Due to the striking difference with the weddings I’m used to and the rare possibility to attend a so traditional ceremony in such an unknown place, made me spent most of the time taking pictures. At the beginning I was worried to be invading the couple’s privacy and on the way to the wedding I kept asking my friend if it was fine for me to take photos, but my doubts were swept away as soon as we arrived, as children immediately asked me to be captured by my camera.
So here it is, a traditional Indian wedding, how it’s celebrated in the Garhwali region of Uttarakhand, seen with my eyes, and what I managed to understand from my friend’s seldom explanations and the ones of the bride’s cousin, since nobody else could speak English.
A moment when the groom , with the golden head-cover, received the blessing from the priest and the bride’s father
Women praying during the ceremony
The priest performing the ritual once at the house, still only with the groom before the bride showed up
Young girls enjoying the celebrations
Myself with some of the women attending the wedding
The boys at the wedding, who very much enjoyed both the celebrations and my camera
Finally I met the bride, who was in a small room with family and friends, waiting for the groom to arrive
Before the groom ended all his visits, blessings, meetings and greetings, the boys at the wedding performed some wild dance
The groom arrives and the bride shows up in public, among flashes, handclapping and countless “oohh”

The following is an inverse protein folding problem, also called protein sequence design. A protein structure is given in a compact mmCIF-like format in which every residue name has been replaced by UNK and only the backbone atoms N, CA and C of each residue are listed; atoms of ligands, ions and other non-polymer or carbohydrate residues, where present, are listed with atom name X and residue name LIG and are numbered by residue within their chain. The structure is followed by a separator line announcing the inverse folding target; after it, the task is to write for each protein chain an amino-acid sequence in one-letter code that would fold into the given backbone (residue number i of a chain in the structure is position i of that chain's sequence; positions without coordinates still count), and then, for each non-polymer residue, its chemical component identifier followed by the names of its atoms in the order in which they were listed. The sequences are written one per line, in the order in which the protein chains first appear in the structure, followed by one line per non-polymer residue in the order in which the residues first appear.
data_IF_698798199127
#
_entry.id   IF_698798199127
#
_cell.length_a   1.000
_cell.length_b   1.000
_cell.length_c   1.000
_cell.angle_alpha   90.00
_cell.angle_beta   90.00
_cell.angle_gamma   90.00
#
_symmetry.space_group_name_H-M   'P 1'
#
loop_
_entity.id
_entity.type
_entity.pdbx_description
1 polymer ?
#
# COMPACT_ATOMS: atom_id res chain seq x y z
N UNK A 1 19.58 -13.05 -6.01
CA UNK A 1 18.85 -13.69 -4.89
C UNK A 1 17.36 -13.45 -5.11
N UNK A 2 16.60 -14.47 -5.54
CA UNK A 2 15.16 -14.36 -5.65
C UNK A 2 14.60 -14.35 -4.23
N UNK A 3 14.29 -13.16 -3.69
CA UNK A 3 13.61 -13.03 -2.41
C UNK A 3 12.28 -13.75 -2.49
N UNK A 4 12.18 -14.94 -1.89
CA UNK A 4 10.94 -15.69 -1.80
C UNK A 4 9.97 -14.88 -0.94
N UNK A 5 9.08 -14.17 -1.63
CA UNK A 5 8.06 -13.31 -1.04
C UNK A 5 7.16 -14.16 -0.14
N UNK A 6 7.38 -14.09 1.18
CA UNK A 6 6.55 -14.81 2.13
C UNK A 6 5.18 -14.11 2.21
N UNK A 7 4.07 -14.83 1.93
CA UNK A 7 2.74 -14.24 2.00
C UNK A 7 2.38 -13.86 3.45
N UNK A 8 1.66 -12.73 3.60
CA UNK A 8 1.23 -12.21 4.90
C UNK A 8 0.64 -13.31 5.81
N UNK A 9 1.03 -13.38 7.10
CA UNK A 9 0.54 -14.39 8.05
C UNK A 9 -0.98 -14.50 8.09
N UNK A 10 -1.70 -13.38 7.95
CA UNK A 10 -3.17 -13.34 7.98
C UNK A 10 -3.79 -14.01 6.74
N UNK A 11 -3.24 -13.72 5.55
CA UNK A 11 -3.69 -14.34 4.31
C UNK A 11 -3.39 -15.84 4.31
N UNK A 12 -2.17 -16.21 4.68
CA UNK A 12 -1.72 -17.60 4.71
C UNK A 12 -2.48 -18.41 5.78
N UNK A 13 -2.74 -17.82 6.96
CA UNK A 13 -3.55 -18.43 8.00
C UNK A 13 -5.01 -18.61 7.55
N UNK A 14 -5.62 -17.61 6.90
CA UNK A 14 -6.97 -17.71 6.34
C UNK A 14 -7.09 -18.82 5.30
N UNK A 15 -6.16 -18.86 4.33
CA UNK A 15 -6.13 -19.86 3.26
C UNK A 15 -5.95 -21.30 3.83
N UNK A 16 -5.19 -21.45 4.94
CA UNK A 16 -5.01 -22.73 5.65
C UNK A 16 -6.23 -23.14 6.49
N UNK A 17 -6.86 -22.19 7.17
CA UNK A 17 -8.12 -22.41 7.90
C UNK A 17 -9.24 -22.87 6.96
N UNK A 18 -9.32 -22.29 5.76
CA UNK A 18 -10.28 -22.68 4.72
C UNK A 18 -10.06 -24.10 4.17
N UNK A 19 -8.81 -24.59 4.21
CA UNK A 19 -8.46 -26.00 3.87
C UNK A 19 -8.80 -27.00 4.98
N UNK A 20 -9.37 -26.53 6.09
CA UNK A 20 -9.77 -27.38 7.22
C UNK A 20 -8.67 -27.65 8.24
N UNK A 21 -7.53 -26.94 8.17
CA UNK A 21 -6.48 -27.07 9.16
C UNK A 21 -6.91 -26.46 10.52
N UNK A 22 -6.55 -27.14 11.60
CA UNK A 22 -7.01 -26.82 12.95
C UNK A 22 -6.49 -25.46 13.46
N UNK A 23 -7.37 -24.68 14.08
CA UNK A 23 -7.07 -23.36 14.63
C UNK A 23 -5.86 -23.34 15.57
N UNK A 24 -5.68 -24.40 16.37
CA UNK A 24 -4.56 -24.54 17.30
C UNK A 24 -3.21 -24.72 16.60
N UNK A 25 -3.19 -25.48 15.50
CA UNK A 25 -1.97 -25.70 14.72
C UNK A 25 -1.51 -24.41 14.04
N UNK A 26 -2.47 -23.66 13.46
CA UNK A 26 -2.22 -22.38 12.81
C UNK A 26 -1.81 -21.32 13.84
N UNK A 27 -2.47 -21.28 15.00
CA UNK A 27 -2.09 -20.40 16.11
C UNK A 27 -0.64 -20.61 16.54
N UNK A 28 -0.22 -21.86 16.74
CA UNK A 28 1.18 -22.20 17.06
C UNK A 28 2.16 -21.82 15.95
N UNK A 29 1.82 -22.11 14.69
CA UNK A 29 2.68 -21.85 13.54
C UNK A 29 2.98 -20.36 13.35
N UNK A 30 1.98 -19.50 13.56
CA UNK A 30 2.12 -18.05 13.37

I believe a member of the bride’s family, the Indian version of the bridesmaid
The bride, posing for the cameras
The couple getting married
Husband and wife grabbing each other with a flowerchain in front of the cameras
The wife didn’t quite manage to grab her husband and the necklace is hanging from the head-cover
Showing affection in front of the cameras, probably the first and last time they would do it in public, as it’s not socially appreciated
The newly-wed couple posing for the cameras
Around 1am I went to bed and this was the view when I woke up
As best as I could at 6am, here I am with my lovely host
Here’s where I washed my face before going up and have breakfast
And here is our breakfast, delicious but a punch in the stomach at 6 in the morning, especially for who is used to yogurt and fruits
I was struck by the spontaneous hospitality of the people in this village, I couldn’t stand up one minute that immediately a chair was brought behind me, I couldn’t stay one minute with empty hands that tea, sweets and any sort of food was offered to me, to the extent that dinner time, I was already full.
I wish the couple a very happy married life, and I would love to see them again in a couple of years, to show them my pictures and maybe this post.
Follow Angela Corrias
You may also be interested in:
- Featured Travel & Photography Blog | Chasing The Unexpected
- Featured Travel & Photography Blog | Global Grasshopper
- Featured Food & Travel Blog | Life on Nanchang Lu
- Featured Food & Travel Blog | Life on Nanchang Lu (Campervan Adventure Special)
- Featured Travel & Lifestyle Blog | The Occasional Traveller
- Featured Travel & Lifestyle Blog | Journey Deep